Many theories have been espoused as to why we dream, a lot of them concerning activities in the brain. Some say dreams help the brain make room for tomorrow by cycling through the day’s events to store things in long term memory. Others say they are evolutionarily advantageous because they provide us with the opportunity to practice our response to emotionally disturbing events. Sometimes when I tell people I work with dreams they’ll reference one of those theories, or simply reply that dreams don’t have any meaning, they are just a random firing of neurons that go off while we sleep.


I know for myself there is no study or experiment that could ever prove to me that my dreams don’t have any meaning. Like many purely subjective experiences, I think dreams will always be somewhat elusive to scientific study. I believe that my dreams, and thus dreams in general, have meaning because through practicing dreamwork I have discovered a way of understanding dreams that is extremely compelling to me. By the same token, I would never try to convince someone that dreams have meaning or claim some special knowledge about how dreams ‘should’ be interpreted. I have my way of bringing dreams into consciousness for people that I believe in, but I know there are as many ways as there are people who have the desire to carry and share dream medicine. This is because dreams only have meaning to the extent that individuals find meaning in them. If someone doesn’t think their dreams have any meaning, then they don’t.


At the same time, the notion that dreams have some meaning is hardly controversial. Why is it that so many people wake up after a particularly intense dream and have the thought, what did that mean? Why do people often wonder, what is my dream trying to tell me? Why is dream interpretation one of the oldest and most universal methods humans have used to understand themselves and draw conclusions about their future? All of this seems to point to some collective, albeit non-scientific, understanding that dreams are not simply meaningless and random.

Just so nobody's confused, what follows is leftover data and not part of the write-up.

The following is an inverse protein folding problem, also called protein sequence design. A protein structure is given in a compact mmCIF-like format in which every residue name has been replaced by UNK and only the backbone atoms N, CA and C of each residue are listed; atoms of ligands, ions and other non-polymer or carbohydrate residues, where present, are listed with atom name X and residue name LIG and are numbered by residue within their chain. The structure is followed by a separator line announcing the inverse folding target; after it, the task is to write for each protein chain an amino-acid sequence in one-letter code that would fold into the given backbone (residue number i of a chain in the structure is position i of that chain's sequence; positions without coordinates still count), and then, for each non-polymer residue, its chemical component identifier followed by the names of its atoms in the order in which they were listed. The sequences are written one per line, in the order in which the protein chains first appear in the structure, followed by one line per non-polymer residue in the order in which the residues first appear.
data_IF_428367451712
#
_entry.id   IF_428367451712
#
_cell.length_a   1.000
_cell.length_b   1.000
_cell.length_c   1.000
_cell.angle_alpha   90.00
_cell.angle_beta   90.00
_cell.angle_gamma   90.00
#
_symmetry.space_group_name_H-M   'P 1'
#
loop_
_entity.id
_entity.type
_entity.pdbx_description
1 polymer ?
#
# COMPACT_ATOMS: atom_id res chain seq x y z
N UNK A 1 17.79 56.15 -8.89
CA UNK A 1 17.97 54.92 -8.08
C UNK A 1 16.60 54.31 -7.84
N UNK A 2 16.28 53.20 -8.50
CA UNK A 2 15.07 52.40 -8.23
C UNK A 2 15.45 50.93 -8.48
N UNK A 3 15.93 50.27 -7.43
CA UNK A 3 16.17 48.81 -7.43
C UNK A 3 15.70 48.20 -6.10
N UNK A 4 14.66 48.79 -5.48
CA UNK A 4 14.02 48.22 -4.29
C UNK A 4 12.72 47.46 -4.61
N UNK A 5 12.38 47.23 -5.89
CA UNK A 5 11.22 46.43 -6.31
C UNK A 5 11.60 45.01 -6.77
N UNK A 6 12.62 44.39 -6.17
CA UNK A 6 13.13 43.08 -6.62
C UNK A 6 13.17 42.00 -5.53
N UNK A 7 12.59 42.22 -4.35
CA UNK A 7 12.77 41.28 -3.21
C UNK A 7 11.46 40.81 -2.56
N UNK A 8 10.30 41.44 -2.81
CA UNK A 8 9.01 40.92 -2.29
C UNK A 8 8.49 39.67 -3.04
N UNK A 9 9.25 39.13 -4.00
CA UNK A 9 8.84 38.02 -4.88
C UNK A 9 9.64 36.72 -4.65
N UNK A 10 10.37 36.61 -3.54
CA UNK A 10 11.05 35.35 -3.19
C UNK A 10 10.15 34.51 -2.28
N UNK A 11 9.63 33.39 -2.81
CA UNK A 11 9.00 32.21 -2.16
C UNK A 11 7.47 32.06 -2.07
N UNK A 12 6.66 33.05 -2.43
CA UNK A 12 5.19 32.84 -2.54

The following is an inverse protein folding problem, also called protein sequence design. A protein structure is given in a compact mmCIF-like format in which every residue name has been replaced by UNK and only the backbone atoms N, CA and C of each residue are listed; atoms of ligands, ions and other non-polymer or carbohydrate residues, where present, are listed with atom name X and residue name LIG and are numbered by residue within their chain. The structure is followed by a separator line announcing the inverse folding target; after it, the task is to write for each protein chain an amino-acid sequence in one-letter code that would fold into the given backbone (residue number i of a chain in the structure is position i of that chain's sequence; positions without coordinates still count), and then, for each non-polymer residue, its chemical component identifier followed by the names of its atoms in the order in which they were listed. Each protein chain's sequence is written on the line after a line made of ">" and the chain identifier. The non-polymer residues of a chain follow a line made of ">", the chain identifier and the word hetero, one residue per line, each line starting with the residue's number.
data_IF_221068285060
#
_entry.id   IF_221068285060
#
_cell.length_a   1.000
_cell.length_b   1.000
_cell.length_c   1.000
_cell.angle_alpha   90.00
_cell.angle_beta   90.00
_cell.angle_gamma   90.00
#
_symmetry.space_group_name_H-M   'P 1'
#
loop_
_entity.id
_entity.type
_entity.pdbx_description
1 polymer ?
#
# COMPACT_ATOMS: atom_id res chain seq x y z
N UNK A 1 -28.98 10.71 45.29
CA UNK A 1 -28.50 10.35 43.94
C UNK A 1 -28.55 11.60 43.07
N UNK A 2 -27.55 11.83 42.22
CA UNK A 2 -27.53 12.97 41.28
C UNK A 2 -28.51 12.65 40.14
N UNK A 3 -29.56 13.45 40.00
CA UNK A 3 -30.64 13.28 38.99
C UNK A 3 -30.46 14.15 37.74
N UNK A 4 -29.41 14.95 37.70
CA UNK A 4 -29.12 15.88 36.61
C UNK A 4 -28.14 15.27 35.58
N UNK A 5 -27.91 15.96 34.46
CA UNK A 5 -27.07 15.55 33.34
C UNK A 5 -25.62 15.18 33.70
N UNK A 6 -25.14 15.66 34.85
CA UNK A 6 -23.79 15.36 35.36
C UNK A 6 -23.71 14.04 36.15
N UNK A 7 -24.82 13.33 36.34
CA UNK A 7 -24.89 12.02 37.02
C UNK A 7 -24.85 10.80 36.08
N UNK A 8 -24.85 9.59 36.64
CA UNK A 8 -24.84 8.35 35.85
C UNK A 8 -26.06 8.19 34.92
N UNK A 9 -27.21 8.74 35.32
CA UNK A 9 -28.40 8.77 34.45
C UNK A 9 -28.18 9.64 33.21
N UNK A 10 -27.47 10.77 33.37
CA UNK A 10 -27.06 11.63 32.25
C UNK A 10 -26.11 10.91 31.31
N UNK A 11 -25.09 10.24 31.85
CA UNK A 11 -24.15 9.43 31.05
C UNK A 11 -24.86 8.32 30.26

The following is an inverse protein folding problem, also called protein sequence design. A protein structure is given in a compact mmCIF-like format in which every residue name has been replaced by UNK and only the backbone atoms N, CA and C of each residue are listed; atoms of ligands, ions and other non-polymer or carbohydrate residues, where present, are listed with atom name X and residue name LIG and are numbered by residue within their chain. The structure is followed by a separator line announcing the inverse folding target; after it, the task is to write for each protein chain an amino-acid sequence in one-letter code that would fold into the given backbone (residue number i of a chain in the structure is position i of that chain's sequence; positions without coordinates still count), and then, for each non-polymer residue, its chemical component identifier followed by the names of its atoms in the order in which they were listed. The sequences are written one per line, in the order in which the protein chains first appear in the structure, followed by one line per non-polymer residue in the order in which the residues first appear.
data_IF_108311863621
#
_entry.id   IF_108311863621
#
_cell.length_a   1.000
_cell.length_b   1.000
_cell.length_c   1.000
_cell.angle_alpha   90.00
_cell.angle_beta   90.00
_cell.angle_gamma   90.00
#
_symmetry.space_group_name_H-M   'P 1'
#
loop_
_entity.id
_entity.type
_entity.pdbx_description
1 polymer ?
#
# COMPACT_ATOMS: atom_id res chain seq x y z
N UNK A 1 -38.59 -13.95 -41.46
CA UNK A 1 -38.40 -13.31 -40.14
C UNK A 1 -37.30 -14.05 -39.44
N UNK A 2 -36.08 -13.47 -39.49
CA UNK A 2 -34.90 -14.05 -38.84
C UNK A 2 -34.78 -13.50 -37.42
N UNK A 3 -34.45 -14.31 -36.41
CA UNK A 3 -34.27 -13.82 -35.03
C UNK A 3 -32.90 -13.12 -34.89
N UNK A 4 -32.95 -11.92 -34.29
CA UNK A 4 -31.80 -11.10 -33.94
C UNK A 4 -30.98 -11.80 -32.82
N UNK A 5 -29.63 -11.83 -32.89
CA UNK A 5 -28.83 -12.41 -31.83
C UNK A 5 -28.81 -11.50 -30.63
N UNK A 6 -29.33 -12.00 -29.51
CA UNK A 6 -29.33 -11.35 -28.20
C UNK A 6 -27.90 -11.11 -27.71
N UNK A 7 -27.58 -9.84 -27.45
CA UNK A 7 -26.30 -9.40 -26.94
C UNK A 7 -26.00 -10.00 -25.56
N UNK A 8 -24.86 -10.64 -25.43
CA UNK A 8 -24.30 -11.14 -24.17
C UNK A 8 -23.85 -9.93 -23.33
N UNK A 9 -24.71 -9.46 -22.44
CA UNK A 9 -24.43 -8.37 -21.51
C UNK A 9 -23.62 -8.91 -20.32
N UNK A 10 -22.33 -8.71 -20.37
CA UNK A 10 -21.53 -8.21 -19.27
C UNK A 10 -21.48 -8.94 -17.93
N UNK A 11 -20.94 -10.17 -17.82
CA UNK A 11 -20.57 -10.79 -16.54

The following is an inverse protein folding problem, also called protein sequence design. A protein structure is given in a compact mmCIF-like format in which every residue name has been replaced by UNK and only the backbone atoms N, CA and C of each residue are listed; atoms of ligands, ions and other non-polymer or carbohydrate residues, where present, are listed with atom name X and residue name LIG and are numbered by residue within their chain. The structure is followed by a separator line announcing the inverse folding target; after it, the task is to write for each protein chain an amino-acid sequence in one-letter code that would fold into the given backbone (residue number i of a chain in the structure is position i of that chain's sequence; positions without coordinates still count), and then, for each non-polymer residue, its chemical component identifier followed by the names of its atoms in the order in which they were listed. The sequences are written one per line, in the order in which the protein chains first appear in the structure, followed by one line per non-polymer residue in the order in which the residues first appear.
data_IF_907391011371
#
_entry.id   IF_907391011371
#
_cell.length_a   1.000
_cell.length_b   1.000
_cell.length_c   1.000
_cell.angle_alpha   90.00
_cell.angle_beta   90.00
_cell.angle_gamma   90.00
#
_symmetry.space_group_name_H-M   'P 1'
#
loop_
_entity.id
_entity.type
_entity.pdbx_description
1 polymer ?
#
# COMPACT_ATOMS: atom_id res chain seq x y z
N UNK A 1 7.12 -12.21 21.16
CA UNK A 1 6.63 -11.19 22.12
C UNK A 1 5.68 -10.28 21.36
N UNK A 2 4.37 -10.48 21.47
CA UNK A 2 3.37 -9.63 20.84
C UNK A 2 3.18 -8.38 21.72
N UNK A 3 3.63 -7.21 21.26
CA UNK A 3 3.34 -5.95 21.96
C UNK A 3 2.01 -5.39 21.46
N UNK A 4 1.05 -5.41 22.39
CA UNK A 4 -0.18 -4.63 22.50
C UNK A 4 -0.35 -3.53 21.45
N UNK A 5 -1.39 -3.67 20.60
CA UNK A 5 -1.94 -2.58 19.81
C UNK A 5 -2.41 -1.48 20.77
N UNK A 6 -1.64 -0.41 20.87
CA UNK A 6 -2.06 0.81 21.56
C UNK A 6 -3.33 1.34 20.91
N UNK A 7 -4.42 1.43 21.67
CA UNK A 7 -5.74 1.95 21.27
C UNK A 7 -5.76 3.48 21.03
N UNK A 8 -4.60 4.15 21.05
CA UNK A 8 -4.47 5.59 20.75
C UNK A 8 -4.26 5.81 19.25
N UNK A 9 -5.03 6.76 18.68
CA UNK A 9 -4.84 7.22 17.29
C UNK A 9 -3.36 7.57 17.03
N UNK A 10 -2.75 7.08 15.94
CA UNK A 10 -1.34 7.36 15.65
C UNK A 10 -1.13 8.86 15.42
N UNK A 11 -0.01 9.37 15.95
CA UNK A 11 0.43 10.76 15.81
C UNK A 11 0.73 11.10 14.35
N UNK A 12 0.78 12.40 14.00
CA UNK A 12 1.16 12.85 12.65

Perhaps the biggest indication of this tendency to believe dreams mean something is the dual meaning of the word dream in English. To have a dream means the nighttime experience of images and emotion and a strongly desired goal. We seem to have an implicit understanding built into our language that there is some connection between our nightly visions and our daytime aspirations. It’s mysterious why this word has come to mean both the dynamic experiences that visit us each night and our deepest and wildest desires.


No experiment could be designed to explain precisely why so many individuals find meaning in the Mona Lisa. Theories could be developed, but could just as easily be disproven by one individual’s experience that differs from the theory. Yet, we would not then conclude that the painting has no meaning at all. To me the process of finding meaning in your life through paintings, music, poetry, or other arts is the same process of finding meaning in your dreams. If you humbly and gently seek wisdom in your dreams, it will not be difficult to find it. What I love about dreams is that they are a fundamentally magical thing whose universality and existence cannot be denied.

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